Previous studies indicate that Hd3a is the major activator of flowering in rice, a SD plant, under SD conditions, and that Hd3a complements Arabidopsis ft mutants (1417). Therefore, we examined Hd3a transcript levels in several tissues by real-time polymerase chain reaction (PCR) under inductive conditions for flowering (Fig. 1A). Hd3a mRNA accumulates in leaf blade tissue, but is present at very low abundance in leaf sheath (Fig. 1A). Quantitative comparisons of Hd3a mRNA in leaves and the shoot apex indicate that its accumulation in the shoot apex is on the order of 10–4 of that in leaf blade, indicating that Hd3a mRNA is virtually absent from the shoot apex of rice plants when flowering is induced under SD conditions. Therefore, it is unlikely that Hd3a mRNA moves from leaf to the SAM in any appreciable amount.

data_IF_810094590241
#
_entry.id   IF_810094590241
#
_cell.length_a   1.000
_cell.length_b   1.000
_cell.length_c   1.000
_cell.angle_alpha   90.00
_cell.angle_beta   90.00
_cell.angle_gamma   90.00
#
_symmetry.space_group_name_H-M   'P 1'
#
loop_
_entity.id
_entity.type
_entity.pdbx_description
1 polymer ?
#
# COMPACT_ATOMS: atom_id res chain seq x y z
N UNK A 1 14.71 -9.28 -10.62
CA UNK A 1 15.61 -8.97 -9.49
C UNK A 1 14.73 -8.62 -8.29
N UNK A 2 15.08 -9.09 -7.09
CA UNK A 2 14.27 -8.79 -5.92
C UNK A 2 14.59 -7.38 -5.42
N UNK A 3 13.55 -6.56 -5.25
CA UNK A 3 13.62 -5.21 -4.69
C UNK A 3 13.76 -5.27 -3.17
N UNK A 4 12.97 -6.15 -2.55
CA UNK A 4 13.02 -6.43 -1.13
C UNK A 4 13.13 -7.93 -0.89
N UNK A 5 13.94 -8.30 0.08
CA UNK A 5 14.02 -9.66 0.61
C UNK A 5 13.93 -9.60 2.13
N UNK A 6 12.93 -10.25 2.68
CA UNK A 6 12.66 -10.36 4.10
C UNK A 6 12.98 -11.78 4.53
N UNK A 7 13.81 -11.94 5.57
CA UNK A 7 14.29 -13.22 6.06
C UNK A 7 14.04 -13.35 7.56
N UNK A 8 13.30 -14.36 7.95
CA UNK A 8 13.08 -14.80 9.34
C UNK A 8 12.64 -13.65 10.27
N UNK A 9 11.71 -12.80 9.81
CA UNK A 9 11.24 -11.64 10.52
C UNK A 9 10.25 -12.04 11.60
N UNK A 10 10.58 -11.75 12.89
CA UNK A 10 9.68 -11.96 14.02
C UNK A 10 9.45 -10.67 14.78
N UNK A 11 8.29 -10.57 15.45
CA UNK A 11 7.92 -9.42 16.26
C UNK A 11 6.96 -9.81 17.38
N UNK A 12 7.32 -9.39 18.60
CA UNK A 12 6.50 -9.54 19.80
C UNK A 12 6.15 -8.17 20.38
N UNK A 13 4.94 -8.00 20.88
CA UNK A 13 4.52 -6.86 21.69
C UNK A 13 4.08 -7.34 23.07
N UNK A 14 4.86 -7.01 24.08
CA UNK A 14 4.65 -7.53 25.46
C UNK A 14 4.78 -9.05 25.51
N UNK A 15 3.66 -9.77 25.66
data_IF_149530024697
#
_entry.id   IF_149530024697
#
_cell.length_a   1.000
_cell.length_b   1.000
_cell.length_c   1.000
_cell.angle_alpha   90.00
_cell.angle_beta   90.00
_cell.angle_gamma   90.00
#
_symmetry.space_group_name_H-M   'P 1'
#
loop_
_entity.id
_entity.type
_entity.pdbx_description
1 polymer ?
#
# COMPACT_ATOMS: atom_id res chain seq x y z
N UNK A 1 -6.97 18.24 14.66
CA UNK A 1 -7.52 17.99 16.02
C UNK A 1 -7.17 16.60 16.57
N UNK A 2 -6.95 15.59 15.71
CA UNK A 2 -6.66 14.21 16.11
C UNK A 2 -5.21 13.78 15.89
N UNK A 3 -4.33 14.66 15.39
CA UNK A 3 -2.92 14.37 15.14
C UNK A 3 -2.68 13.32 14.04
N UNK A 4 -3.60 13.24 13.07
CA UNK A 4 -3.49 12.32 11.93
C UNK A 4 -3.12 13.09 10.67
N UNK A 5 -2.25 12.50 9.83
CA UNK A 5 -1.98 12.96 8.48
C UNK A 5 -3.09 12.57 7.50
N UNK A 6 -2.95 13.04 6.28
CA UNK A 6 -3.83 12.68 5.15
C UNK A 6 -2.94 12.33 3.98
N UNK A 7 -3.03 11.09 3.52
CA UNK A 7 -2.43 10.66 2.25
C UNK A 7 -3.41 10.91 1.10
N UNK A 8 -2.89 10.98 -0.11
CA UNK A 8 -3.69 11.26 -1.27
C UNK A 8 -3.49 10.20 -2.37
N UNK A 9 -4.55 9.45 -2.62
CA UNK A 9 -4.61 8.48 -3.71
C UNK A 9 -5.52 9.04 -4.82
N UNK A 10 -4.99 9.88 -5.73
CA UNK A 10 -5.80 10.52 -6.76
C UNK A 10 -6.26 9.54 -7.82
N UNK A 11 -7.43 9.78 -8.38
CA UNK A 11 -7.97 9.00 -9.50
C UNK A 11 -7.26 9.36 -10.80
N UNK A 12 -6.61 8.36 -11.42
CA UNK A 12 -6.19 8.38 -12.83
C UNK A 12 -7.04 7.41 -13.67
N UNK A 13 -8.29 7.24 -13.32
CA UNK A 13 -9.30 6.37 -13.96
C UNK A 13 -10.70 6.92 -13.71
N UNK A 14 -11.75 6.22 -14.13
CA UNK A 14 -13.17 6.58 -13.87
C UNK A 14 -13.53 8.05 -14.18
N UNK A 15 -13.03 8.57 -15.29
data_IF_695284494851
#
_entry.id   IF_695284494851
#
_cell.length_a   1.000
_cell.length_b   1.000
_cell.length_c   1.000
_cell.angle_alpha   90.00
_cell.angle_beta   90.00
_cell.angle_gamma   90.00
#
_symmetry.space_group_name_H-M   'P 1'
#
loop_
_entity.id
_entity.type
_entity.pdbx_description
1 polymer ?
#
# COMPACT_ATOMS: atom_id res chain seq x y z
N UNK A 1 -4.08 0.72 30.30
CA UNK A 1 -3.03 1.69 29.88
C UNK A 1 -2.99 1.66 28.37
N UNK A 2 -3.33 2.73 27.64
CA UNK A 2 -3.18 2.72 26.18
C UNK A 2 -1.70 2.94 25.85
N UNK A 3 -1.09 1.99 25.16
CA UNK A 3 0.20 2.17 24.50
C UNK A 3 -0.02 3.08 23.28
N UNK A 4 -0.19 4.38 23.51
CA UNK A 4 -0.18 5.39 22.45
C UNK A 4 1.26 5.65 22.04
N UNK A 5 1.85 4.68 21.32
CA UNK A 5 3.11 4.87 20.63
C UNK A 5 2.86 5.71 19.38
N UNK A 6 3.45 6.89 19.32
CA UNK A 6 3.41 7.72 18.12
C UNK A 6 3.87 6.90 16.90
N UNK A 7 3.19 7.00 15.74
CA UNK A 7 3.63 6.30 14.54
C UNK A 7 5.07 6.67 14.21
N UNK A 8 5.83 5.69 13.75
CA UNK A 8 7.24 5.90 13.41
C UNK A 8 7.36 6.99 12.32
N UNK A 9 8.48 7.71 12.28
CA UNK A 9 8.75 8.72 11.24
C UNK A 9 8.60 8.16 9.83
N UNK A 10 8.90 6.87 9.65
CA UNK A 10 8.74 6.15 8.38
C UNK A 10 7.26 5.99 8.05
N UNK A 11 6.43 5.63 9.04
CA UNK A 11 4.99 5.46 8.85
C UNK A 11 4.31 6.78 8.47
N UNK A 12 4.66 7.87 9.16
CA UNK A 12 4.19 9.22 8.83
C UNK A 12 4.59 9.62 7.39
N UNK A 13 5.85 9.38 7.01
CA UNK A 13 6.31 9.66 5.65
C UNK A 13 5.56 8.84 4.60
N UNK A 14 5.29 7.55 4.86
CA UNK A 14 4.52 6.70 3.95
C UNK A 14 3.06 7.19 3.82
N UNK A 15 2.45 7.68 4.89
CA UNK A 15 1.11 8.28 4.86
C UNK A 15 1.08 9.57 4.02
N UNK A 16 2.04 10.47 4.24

Fig. 1.

Expression of Hd3a mRNA in rice under SD conditions. (A) Real-time quantitative RT-PCR of Hd3a mRNA accumulation in rice tissue. Samples of plants were harvested at ZT 0 to 4. Hd3a mRNA was quantified relative to Ubiquitin (Ubq) mRNA. (B to D) GUS staining of Hd3a::GUS. (B) Leaf blade ofthe Hd3a::GUS transgenic rice plant at ZT4 on day 35 under SD conditions. (C) Transverse section of a leaf blade in (B). (D) Longitudinal section of the SAM (arrow) of the same transgenic plant as in (B) and (C). Scale bars: 1 mm (B), 20 μm (C), 50 μm (D).

To determine the tissue and cell specificity of Hd3a mRNA expression, we analyzed the activity of an Hd3a::GUS transgene in leaf blades and SAMs of transgenic rice. The promoter activity of Hd3a was detected in phloem and xylem parenchyma cells of leaf blade (Fig. 1, B and C), and no GUS activity was detected in the SAM (Fig. 1D). This was consistent with the quantitative reverse transcription–polymerase chain reaction (RT-PCR) results (Fig. 1A) and similar to the tissue specificity of FT expression in Arabidopsis (7, 18). Hd3a expression is thus restricted to the vascular tissues of rice leaves under inductive SD conditions.